BBC investigative journalists arrested in Uganda

File image

File image

They were allegedly buying classified drugs from an undercover security officer on Wednesday night.

Three BBC journalists investigating the theft and sale of government drugs are among five people who have been detained and investigated by Ugandan police.

According to Kampala metropolitan police spokesperson Patrick Onyango, three journalists – Godfrey Badebye, Kassim Mohamad, and Rashid Kawesa – and their driver Shafiq Kisame were arrested in Makindye, a Kampala suburb, where they were allegedly buying classified drugs from an undercover security officer on Wednesday night, the Daily Monitor reported Thursday.

“We are holding five suspects on charges of illegal possession of classified drugs contrary to Section 27(2) of the National Drugs Authority Cap 206. Their file will be taken to State Attorney for perusal any time,” Onyango said.

Following their arrest and interrogation, the police raided the house of NBS investigative journalist Solomon Sserwanjja, where a batch of drugs the reporters had bought was found.

Sserwanjja was not home so his wife Vivian Nakaliika, a communication officer at the health ministry, was arrested.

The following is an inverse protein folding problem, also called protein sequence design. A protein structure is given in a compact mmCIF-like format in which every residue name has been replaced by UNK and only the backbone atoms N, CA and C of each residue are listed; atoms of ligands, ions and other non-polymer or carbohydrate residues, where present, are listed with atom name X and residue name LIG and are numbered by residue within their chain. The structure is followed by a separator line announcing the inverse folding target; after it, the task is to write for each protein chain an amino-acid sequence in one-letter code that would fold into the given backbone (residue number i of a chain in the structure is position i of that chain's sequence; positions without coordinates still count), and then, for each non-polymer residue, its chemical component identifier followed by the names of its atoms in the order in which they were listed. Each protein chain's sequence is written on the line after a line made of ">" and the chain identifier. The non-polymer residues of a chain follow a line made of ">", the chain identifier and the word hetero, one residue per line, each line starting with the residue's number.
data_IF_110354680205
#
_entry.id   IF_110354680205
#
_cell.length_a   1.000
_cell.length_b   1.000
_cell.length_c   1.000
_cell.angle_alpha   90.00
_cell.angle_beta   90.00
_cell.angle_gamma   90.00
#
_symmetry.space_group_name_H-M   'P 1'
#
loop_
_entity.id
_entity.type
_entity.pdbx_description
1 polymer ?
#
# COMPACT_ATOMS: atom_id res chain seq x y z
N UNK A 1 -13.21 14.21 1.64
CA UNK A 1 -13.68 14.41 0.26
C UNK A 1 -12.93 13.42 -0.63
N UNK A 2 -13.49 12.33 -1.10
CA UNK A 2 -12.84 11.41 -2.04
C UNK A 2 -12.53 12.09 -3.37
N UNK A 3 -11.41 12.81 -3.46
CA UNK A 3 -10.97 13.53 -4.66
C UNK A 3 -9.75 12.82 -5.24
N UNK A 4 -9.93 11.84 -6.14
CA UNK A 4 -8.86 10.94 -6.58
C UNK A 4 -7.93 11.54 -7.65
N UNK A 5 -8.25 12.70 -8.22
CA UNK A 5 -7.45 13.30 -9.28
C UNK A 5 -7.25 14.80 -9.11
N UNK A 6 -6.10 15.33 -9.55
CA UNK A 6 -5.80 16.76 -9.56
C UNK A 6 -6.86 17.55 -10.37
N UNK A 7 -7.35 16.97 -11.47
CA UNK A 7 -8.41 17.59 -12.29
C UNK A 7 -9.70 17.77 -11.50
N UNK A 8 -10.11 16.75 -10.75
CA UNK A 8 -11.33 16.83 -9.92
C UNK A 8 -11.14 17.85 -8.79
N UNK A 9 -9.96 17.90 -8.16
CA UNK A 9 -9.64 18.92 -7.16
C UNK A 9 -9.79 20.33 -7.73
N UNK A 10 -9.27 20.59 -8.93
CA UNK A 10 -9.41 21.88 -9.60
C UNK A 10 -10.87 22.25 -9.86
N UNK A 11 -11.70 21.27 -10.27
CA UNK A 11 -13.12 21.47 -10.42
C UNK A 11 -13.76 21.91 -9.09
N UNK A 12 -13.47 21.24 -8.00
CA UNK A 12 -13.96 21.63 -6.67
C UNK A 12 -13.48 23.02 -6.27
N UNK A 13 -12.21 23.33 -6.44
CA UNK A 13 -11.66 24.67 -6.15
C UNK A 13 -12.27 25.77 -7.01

Onyango asserted that Sserwanjja was on the run after failing to return home, despite promising to do so, where the police had been waiting for him to help them in finding the drugs.

After searching the NBS journalist’s house the police said they uncovered 14 boxes of lumefantrine tablets, vaccines for Hepatitis B, and other drugs labelled with government seals.

However, their arrest has been questioned by government spokesperson Ofwono Opondo who claimed that the journalists had been cooperating with the State House Health Monitoring Unit to investigate the theft and sale of Ugandan government drugs in neighbouring South Sudan and the Democratic Republic of Congo.

“I am yet to find out the logic why police arrested these journalists, who in my view were helping government to unearth the rot which is in the system,” said Opondo. “They should be released unconditionally.”

Corruption and shortages of basic supplies, medicines, and vaccines are endemic in the country’s health system.

– African News Agency

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